The United States has responded by actively seeking to isolate and even overthrow Venezuela’s democratically elected government by supporting general strikes and a failed coup. It has labeled the Venezuelan leader as an authoritarian who governs undemocratically despite the fact that Chávez has won clear majorities in two presidential elections and a national referendum, all of which were declared free and fair by international observers. Washington has also accused Chávez of being a destabilizing force in the region and has made unsubstantiated claims that he is supporting “terrorist” groups such as the FARC. Clearly, it appears that from Washington’s perspective a democracy is only viewed as legitimate when citizens elect leaders palatable to the United States.

With Chávez in power in Venezuela and Evo Morales in Bolivia, the next few years will be pivotal in determining whether or not nations of Latin America and the rest of the global South can truly achieve political and economic sovereignty and whether or not Washington will accept and support such an achievement. If not, and if citizens believe that the United States is responsible for undermining and overthrowing their democratically elected governments, it might not be long before they lose faith in the democratic process entirely.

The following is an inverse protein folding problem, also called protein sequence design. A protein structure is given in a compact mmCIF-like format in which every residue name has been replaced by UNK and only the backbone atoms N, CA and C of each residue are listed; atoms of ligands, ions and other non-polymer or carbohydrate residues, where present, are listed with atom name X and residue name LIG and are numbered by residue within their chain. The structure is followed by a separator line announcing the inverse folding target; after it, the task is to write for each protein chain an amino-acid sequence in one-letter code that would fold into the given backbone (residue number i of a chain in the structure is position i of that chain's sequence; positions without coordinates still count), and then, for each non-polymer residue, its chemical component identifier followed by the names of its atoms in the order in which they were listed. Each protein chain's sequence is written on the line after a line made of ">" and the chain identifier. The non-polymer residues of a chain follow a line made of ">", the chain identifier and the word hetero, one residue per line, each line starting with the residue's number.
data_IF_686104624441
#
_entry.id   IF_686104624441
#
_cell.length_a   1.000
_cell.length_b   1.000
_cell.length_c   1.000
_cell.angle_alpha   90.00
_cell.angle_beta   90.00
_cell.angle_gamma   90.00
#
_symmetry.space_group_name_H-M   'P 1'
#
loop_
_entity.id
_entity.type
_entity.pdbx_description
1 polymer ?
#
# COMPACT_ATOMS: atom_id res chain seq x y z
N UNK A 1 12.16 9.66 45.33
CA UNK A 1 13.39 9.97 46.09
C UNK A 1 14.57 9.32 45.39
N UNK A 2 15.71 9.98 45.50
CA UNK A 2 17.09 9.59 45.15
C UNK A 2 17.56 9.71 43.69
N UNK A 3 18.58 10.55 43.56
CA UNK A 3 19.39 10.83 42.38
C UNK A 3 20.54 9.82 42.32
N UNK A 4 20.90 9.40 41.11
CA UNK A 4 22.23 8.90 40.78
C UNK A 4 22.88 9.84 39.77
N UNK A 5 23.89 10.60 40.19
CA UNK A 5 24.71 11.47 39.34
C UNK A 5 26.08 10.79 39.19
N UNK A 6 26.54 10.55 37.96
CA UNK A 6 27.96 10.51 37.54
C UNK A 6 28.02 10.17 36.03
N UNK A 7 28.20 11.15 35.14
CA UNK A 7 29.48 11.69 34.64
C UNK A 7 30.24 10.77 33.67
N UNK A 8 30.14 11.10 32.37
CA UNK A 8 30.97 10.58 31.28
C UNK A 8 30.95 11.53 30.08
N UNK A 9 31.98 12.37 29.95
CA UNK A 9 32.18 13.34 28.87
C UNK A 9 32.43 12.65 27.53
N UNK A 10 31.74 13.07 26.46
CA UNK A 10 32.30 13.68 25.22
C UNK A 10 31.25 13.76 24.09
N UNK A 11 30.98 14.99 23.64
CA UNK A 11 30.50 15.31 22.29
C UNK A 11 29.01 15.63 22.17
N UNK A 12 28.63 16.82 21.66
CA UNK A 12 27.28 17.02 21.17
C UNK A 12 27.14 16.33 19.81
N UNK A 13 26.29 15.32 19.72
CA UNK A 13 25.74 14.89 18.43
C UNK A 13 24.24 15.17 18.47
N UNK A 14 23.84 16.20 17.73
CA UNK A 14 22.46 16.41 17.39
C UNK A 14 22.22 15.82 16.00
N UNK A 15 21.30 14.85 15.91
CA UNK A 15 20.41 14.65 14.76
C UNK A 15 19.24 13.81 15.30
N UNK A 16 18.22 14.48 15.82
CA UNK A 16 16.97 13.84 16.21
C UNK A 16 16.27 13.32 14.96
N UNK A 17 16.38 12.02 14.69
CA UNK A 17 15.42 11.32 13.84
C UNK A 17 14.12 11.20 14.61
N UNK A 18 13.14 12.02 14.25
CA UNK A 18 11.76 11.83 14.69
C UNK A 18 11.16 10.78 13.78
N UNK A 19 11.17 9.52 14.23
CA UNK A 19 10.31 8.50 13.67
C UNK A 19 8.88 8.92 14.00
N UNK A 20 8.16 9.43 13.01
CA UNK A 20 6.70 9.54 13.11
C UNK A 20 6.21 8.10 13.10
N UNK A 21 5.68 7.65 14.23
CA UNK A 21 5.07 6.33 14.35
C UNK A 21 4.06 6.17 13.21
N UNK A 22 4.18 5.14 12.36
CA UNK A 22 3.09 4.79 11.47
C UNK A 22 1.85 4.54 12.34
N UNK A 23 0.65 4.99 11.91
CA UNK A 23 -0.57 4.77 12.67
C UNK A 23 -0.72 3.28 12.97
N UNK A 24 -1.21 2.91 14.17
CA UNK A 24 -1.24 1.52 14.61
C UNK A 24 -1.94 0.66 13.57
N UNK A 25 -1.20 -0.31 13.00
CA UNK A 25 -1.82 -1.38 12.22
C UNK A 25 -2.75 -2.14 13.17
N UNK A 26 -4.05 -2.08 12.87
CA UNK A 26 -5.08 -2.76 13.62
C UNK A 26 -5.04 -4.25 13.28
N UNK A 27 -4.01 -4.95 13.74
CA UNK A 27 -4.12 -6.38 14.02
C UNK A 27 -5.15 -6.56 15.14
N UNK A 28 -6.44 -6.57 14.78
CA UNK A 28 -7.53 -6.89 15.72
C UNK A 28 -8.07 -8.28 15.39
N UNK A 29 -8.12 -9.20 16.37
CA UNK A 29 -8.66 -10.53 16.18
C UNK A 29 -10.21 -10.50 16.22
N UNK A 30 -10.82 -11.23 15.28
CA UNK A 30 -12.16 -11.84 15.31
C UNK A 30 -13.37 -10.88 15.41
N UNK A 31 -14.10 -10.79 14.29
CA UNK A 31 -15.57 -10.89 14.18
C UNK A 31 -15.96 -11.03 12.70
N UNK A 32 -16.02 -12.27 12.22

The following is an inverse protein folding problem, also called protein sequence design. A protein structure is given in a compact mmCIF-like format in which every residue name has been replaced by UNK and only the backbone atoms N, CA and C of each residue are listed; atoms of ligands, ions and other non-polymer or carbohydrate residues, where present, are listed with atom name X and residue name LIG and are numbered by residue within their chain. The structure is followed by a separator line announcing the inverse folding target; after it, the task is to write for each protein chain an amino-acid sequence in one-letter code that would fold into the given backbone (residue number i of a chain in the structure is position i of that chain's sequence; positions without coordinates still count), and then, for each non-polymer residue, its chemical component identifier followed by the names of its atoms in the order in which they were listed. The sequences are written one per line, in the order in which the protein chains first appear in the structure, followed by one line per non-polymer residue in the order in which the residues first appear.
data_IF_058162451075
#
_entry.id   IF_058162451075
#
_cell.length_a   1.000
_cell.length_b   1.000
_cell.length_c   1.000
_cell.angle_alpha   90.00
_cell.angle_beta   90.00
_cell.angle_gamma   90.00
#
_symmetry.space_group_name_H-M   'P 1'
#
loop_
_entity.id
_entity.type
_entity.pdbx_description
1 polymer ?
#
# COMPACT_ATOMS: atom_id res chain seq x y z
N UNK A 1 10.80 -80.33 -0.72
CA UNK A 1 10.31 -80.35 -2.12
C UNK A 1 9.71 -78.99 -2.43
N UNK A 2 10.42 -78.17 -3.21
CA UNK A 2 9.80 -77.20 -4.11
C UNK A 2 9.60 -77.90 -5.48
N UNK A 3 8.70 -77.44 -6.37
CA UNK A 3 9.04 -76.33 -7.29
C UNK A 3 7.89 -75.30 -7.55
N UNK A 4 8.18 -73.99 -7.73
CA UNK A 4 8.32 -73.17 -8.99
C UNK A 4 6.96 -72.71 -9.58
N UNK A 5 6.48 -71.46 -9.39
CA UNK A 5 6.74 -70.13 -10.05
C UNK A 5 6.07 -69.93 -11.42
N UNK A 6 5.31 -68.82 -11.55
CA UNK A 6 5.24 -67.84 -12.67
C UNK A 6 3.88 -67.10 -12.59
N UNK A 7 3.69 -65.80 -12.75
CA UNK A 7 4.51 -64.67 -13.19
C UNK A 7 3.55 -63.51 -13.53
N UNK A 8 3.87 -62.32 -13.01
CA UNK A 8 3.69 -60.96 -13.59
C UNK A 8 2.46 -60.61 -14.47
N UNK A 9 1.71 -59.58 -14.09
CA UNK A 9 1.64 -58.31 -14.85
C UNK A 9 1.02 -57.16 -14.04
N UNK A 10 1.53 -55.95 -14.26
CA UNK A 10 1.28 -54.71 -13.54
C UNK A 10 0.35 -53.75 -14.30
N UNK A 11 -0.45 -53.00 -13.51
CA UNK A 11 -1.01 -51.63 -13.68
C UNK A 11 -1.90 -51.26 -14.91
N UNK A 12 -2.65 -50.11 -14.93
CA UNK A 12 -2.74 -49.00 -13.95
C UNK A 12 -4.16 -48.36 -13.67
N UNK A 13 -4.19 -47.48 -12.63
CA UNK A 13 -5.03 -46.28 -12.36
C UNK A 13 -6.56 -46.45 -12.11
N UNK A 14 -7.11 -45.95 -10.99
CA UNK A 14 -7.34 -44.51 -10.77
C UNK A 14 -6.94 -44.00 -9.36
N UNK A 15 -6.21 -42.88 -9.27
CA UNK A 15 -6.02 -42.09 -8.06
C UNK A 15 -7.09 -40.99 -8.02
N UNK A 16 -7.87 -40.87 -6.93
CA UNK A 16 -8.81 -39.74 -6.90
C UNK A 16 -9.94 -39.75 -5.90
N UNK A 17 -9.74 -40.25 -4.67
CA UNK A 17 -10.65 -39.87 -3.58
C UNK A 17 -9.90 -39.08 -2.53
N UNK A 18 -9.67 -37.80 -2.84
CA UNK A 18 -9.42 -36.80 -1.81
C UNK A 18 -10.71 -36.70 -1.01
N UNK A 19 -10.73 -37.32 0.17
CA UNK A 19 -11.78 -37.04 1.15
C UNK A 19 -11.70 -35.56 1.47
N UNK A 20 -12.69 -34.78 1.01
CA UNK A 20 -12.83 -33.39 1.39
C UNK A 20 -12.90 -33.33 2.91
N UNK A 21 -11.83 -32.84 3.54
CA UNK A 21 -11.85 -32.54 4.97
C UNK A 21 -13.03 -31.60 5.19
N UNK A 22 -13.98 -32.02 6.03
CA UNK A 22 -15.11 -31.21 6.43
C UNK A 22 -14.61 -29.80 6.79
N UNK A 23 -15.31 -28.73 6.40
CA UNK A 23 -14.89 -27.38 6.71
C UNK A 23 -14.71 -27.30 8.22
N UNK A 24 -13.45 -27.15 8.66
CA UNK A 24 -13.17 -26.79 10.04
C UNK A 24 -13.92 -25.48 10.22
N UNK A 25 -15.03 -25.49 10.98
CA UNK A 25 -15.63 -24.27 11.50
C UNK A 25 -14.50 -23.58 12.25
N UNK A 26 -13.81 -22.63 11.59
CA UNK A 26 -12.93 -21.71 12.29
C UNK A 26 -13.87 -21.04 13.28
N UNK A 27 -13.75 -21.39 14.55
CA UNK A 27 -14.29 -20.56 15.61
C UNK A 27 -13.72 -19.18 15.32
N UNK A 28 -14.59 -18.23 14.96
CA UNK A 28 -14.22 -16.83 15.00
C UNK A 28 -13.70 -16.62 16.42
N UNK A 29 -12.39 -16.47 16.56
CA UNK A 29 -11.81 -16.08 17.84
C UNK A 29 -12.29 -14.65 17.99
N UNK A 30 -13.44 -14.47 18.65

Many citizens in Latin America may then conclude that armed struggle is the only way to achieve political, social and economic justice. As a result, there would not only be a resurgence in armed struggle by groups desiring to achieve social justice, but also by violent criminal groups solely interested in their own economic gain. We are already seeing the beginnings of this process in the dramatic increase in violent crime throughout Latin America as individuals and gangs mired in poverty lose faith in the democratic process. Ultimately, the likely outcome would be increasing numbers of failed states in the region as societal structures break down, something that is already occurring in Haiti and in several nations in sub-Saharan Africa.

Meanwhile, under such a scenario, those armed groups in the global South that sought to achieve social justice would likely see a resurgence in support among citizens of the global North. In this sense, perhaps the Danish fashion company Fighters and Lovers is simply a little ahead of its time.